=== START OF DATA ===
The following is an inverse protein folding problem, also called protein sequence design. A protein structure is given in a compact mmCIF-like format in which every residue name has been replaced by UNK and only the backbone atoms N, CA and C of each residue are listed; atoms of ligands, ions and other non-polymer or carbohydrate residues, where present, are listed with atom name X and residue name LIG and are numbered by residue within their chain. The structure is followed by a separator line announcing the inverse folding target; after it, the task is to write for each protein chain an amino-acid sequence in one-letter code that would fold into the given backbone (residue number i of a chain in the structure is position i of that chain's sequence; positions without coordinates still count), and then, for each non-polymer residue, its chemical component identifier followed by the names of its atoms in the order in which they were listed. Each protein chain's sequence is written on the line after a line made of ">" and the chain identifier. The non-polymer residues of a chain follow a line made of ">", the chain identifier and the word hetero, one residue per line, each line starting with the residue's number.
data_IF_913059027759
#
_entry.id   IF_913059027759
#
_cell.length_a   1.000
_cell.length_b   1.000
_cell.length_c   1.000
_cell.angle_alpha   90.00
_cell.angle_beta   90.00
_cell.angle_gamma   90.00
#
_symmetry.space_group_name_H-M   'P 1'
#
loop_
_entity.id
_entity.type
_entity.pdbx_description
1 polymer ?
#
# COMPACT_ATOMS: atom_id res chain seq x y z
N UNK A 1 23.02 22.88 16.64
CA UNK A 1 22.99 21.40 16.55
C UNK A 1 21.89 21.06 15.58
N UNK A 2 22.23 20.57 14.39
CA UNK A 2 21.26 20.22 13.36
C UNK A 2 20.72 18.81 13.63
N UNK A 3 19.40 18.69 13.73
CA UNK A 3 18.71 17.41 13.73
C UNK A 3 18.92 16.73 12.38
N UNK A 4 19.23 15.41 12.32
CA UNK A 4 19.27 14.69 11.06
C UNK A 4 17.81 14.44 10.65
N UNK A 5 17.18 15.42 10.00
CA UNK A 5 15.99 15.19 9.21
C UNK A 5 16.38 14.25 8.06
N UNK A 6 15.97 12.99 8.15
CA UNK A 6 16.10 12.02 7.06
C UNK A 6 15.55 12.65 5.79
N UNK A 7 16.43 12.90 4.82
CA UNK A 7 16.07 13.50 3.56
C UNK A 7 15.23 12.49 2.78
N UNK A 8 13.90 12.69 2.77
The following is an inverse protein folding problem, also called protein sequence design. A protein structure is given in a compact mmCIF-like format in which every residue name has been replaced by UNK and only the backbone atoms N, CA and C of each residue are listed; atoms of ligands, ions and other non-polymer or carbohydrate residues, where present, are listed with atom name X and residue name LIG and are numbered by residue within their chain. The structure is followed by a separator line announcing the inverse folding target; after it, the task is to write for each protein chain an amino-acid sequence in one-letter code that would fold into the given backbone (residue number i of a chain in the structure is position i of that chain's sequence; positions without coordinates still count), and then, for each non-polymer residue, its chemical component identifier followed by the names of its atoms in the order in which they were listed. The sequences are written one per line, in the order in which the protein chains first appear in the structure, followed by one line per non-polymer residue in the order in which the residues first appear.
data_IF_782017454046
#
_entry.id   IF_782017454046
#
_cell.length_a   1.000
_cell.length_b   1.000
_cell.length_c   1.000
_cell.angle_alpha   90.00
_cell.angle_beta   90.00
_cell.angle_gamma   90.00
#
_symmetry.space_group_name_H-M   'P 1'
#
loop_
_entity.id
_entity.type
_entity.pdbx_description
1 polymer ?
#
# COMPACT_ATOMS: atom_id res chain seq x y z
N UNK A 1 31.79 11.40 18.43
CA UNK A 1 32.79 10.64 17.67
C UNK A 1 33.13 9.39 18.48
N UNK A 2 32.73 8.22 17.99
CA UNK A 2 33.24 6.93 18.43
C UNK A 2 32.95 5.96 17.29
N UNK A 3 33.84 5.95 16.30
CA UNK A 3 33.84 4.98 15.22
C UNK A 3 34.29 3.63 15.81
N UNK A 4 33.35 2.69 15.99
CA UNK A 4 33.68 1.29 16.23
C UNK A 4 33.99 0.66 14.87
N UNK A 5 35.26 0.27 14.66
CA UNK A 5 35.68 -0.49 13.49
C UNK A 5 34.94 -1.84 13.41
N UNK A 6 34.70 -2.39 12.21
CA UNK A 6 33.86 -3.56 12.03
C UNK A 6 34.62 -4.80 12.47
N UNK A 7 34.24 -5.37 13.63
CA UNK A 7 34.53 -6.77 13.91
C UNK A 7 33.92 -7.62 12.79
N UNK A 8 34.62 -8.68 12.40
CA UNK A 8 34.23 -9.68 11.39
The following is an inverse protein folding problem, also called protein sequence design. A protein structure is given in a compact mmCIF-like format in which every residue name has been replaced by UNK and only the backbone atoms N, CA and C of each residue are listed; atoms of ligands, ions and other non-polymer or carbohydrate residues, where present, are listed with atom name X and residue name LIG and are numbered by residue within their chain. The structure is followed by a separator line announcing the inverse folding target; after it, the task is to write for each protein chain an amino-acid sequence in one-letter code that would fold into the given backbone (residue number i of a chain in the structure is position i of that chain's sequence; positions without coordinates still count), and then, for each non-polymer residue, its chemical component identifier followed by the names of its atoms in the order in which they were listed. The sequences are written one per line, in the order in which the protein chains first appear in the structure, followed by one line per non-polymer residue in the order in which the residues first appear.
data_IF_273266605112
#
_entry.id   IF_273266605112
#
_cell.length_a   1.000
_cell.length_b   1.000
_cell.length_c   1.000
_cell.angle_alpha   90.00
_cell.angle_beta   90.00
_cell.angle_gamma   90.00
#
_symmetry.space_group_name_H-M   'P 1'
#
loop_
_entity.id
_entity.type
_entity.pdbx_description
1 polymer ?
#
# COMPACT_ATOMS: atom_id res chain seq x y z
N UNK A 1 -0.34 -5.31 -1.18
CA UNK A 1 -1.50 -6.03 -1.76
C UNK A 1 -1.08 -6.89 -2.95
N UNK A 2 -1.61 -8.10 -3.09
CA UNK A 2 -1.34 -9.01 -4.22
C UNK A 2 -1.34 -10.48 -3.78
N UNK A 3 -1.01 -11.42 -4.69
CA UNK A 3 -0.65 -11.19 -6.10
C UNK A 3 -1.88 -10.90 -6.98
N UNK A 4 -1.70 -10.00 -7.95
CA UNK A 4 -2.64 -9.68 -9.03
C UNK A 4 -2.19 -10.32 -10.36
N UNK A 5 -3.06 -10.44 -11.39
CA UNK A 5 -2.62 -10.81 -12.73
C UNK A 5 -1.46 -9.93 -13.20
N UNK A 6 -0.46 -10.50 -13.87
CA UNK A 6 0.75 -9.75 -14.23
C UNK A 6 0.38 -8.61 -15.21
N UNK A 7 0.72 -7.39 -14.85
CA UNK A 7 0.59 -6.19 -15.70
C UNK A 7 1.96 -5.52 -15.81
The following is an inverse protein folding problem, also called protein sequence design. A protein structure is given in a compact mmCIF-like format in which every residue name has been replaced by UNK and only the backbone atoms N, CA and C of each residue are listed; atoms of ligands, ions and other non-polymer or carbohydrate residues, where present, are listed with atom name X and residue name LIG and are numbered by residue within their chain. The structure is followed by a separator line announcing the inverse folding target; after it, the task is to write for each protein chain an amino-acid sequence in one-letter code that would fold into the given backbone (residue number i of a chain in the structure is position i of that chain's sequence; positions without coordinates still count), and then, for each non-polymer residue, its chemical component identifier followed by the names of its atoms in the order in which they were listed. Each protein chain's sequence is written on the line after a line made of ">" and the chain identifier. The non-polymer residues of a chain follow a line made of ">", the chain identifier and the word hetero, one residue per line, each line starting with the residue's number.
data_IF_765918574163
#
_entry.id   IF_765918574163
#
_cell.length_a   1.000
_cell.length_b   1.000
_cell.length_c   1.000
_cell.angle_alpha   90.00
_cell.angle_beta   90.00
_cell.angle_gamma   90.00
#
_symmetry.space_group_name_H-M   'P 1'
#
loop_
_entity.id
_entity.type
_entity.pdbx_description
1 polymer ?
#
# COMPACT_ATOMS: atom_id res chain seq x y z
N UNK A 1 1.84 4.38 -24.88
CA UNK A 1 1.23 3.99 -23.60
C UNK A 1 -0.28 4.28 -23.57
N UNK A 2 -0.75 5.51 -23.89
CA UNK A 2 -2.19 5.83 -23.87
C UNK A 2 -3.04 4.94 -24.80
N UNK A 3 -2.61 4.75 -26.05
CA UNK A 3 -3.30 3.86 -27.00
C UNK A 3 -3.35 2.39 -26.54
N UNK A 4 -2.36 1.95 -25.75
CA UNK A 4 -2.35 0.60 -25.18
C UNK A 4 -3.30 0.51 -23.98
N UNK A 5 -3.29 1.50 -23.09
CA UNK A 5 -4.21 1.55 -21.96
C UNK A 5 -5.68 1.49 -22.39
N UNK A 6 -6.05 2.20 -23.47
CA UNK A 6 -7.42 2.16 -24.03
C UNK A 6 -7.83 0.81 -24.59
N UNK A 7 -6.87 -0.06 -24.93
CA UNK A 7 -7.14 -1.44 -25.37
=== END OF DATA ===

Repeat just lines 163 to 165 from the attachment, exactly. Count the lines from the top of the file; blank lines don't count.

N UNK A 5 -3.29 1.50 -23.09
CA UNK A 5 -4.21 1.55 -21.96
C UNK A 5 -5.68 1.49 -22.39